Italian authorities have issued arrest warrants for 13 people they claim are agents "linked to the CIA".
The imam was allegedly driven to a US military base after his abduction
The suspects are accused of abducting an Islamic cleric in Milan in 2003 and flying him to Egypt for interrogation.
Osama Mustafa Hassan, also known as Abu Omar, was already being investigated in Italy as part of a terrorism inquiry.
Italian prosecutors believe the operation was part of a controversial US anti-terror policy known as "extraordinary rendition".
The policy involves seizing suspects and taking them to third countries without court approval.
Human rights organisations say some of the countries to which terror suspects have been deported are known to use torture, and critics have branded it "torture by proxy".
The US embassy in Rome has not commented on the arrest warrants issued against the 13 people - 10 men and three women.
Also on Friday, another Milan-based judge issued an arrest warrant for the Egyptian-born imam himself, whose whereabouts are currently unknown.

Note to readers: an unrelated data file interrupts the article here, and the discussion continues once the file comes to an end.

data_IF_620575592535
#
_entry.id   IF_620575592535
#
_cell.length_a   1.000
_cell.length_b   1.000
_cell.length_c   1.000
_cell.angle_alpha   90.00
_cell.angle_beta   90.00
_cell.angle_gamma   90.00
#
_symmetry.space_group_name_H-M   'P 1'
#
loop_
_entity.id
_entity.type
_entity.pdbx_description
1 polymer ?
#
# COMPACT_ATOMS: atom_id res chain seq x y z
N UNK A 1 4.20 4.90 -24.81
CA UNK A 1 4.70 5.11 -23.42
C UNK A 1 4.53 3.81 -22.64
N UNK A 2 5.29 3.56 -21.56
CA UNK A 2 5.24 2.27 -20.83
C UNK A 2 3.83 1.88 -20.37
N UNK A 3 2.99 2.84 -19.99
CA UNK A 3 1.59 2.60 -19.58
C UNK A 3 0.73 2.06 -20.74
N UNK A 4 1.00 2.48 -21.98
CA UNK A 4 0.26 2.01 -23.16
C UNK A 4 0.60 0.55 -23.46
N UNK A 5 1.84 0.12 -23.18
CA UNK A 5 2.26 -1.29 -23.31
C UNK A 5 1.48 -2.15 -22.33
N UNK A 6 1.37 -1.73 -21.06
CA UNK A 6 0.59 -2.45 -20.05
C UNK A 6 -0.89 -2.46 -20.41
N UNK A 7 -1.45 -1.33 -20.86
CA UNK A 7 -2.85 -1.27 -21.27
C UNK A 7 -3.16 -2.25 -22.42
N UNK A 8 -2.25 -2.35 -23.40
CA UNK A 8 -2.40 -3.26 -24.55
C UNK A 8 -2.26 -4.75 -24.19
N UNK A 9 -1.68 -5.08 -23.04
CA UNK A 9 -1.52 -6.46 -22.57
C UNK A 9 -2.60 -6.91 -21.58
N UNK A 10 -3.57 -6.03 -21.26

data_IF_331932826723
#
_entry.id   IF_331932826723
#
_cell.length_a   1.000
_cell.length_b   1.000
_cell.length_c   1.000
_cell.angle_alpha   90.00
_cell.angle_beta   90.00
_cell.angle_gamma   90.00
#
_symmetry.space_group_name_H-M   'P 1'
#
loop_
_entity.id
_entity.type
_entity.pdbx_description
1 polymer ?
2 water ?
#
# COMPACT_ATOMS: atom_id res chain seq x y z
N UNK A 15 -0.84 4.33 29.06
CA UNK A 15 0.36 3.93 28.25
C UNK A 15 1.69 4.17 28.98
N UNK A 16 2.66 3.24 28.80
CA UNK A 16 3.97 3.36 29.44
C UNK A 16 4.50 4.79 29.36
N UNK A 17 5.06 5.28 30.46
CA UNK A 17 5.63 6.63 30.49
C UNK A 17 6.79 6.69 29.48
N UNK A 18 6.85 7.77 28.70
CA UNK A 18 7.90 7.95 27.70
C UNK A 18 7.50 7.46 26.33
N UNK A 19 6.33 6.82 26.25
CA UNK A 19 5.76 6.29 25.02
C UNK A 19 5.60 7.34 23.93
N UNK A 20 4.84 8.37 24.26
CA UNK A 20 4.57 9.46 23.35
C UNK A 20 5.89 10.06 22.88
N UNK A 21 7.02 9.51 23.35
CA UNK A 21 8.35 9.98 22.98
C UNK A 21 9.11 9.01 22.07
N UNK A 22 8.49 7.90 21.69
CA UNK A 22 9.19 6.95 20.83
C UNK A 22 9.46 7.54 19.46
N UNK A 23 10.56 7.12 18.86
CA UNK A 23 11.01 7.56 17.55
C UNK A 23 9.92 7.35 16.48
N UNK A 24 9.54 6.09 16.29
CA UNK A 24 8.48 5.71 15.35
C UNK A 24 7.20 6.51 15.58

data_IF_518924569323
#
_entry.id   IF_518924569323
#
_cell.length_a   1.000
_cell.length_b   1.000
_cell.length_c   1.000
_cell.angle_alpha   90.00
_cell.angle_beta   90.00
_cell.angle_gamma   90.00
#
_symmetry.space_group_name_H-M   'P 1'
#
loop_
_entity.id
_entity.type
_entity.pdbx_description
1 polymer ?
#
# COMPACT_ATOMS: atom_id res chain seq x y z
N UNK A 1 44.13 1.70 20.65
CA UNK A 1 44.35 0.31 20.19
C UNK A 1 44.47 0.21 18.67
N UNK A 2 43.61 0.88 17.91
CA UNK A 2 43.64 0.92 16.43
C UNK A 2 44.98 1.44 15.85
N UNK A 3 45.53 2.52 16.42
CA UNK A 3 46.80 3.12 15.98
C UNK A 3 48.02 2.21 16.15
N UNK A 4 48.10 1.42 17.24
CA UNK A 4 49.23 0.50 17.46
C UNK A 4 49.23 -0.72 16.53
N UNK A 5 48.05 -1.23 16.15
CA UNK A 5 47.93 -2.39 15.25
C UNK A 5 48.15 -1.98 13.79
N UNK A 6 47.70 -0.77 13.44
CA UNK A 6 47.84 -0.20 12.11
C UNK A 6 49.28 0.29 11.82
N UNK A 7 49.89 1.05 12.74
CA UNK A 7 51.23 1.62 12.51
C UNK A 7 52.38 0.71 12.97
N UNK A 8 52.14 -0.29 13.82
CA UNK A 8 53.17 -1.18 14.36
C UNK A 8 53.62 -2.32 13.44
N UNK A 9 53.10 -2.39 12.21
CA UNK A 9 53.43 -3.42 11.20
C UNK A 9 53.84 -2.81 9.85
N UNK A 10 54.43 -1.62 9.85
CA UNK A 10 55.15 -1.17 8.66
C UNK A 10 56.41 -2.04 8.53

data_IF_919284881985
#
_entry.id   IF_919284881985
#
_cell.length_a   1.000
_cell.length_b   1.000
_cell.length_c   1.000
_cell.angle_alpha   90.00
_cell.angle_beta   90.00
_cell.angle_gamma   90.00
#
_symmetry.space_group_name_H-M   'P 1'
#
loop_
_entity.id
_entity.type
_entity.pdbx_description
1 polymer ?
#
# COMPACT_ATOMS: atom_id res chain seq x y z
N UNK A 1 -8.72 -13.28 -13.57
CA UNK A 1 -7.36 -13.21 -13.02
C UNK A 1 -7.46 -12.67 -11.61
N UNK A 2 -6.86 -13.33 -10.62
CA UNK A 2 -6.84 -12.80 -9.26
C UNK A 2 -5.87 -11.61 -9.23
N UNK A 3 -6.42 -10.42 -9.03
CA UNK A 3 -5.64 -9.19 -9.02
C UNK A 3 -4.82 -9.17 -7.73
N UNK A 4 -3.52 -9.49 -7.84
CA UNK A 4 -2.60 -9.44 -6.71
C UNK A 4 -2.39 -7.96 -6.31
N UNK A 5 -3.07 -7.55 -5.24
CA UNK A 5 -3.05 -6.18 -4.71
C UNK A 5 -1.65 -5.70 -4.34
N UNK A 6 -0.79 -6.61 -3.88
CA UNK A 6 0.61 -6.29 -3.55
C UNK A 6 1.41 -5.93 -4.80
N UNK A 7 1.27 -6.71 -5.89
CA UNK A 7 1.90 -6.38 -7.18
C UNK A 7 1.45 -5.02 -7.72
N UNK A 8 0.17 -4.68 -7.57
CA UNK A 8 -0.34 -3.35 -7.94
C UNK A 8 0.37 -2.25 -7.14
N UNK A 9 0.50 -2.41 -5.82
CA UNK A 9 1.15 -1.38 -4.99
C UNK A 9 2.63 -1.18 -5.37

No arrests have been made. None of the suspects is currently believed to be in Italy.
An Egyptian woman said she had witnessed the abduction of Mr Hassan on 17 February 2003, while he was walking from his house to the mosque where he preached.
She told police he was stopped by two men dressed as police officers, and cried for help in Arabic as he was bundled into a white van.
According to Italian daily Corriere della Sera, Mr Hassan was then driven to the US base at Aviano north of Venice and transferred to another base in Germany, before eventually being taken to Egypt.
The 42-year-old imam called his family in Italy after being released last year, and said he had been tortured with electric shocks during his detention.
Mr Hassan is believed to have arrived in Italy in 1997, where he was granted refugee status.
Italian investigators say his abduction hampered an ongoing investigation into alleged terrorist links.
They managed to track down the 13 suspected agents through the Italian mobiles they used during the operation, the paper says.
The suspects are said to have used US passports to check in at several top-range hotels in Milan.